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December 5, 2015: Iowa Hawkeyes defensive back Desmond King (14) returns a kickoff during the Big 10 championship game between the Michigan State Spartans and Iowa Hawkeyes at Lucas Oil Stadium in Indianapolis, IN. (Photo by Zach Bolinger/Icon Sportswire)
Iowa Hawkeyes

Desmond King’s pursuit of Heisman history

(Photo by Zach Bolinger/Icon Sportswire)
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Before cornerback Desmond King did so in the 2015 season, only two players in Iowa football history intercepted eight passes over the course of a single campaign. One is Nile Kinnick, for whom the Hawkeyes’ home stadium is named.

That should give you an indication of just how meaningful King’s breakout season was. And while he’s unlikely to have a venue named for him, King could make an intriguing case to get his moniker etched into a Heisman Trophy.

Now, King making a realistic run at the nation’s most prestigious honor requires several highly improbable variables going in his favor. After all, he was historically excellent in 2015 and failed to even finish in the top 10 among Heisman vote recipients.

But if King’s college career has proven nothing else, it’s that he’s adept at both defying expectations and taking strides to improve.

Even by just returning to Iowa for the 2016 season, King already defied some expectations. He could have foregone the remainder of his eligibility to pursue the NFL draft, a prospect head coach Kirk Ferentz seemed to support when discussing the possibility ahead of January’s Rose Bowl Game.

“You’re in one rare situation where you may never be in this position in your life where you’re going to win no matter what you do,” Ferentz said. “And it’s nice sometimes to be in a position where you can do what you want, not what you feel like you have to do.”

In the Hawkeye head coach’s estimation, King faced “a little different circumstance” in that he’d be making a sound choice either staying or going. His decision to stay buoys an Iowa defense that last year was instrumental in the Hawkeyes’ first Rose Bowl appearance in almost a quarter-century.

King was a vital centerpiece to last season’s efforts. The Hawkeyes ranked No. 19 nationally, allowing just over 20 points per game, and opponents completed just 53.4 percent of pass attempts on the King-led secondary.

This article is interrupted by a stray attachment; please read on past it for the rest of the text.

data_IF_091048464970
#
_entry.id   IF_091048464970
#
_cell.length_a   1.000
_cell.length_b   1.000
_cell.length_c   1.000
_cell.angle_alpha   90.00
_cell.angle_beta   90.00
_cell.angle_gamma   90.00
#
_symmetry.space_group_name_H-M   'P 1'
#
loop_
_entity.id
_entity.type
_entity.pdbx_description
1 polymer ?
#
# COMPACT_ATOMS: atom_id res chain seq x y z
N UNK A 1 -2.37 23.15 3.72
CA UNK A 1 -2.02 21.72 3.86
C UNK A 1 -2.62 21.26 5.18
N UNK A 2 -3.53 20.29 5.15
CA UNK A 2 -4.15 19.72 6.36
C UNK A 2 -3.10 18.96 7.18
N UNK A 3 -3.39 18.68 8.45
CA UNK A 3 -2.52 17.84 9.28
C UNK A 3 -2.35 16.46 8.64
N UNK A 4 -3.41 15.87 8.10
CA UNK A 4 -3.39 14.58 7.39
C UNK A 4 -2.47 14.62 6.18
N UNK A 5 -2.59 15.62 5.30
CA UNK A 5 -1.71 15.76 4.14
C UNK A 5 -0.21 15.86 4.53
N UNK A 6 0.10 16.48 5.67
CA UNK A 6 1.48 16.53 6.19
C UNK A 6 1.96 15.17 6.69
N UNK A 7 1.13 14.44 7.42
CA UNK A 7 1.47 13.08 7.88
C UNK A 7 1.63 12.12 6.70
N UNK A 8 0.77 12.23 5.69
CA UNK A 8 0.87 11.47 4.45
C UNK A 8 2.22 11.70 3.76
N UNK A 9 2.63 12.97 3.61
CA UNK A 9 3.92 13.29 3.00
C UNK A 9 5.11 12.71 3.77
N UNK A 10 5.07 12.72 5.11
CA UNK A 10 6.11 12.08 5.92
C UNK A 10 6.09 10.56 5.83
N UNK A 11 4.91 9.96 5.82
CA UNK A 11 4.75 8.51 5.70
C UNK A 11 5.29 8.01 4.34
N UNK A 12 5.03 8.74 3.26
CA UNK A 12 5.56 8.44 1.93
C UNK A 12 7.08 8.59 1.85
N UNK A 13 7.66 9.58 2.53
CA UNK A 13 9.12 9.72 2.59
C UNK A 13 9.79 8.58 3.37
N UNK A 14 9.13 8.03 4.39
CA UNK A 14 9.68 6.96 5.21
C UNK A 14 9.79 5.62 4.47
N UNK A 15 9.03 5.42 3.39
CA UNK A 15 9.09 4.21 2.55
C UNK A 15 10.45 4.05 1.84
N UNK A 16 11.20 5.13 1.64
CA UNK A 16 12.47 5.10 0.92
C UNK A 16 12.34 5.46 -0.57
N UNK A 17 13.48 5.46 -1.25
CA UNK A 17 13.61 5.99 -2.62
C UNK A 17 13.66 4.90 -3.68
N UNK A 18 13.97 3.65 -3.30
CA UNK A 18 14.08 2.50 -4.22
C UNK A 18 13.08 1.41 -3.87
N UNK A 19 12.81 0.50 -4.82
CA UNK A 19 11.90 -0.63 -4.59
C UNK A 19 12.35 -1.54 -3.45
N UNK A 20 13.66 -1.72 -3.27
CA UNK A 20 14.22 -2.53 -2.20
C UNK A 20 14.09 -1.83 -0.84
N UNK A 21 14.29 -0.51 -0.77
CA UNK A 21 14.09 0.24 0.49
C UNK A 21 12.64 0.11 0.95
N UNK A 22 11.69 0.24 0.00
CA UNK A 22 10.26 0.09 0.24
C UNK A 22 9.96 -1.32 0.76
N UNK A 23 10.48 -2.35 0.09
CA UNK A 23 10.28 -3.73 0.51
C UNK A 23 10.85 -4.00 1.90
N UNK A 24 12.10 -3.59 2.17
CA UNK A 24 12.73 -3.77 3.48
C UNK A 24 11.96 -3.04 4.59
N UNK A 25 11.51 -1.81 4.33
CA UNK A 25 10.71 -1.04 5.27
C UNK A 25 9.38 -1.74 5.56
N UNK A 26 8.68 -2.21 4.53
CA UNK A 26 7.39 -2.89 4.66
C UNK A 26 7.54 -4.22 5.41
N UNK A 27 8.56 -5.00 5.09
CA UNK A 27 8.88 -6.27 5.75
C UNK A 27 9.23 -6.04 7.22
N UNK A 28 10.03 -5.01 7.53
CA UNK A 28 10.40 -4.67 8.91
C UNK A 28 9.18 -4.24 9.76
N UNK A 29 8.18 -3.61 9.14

Nevertheless, his omission from Heisman consideration suggests King would need to do even more in 2016. Only one defensive back has reached New York since Charles Woodson’s win in 1997: LSU safety Tyrann Mathieu in 2011.

King matched Mathieu’s 2011 output of eight forced turnovers — Mathieu’s came on two picks and six forced fumbles, functioning in a much different role for the Tiger secondary. Where the Honey Badger had King beat: electrifying special teams touchdowns that filled the obligatory Heisman highlight reel, and a national championship game appearance.

King functions as Iowa’s primary special teams weapon, so he should see opportunities to get in the end zone on returns in the fall. Add a punt return or two with another pick-six, like the 88-yarder he ran back against Maryland last season, and King will not be hurting for the proverbial Heisman moment.

 

As for that title game appearance, the Hawkeyes came a Michigan State drive away from making the College Football Playoff happen in King’s breakthrough campaign.

Iowa has holes to fill after turnover from its Rose Bowl roster. But the Hawkeyes retaining Greg Mabin in the secondary certainly helps, both in keeping the Hawkeye defense formidable, and allowing King opportunities to make plays individually.¬†Mabin’s presence prevents opposing quarterbacks going exclusively to one side of the field, in an effort to avoid the dangerous King.

Moreover, the very real possibility, based on career trajectory to date, is that King simply takes another leap forward in 2016.

He picked off three passes in 2014, but Ferentz said King “got thrown in way before we thought he was ready.”

“He’s really taken the big step [in the 2015 season],” Ferentz said. “It’s a tribute to his work not only on the field but off the field and the maturity, and [the] things you hope older players exhibit.”

With King as one of its leaders, Iowa looks capable of defending its divisional crown and competing for the Big Ten championship. Should the Hawkeyes reach the College Football Playoff with a conference title in hand, and King’s production approach 2015 levels, he’d be awfully tough to exclude from New York.

And though the stadium name is accounted for, the University of Iowa just might need to find another landmark to name for Desmond King.

Desmond King’s pursuit of Heisman history

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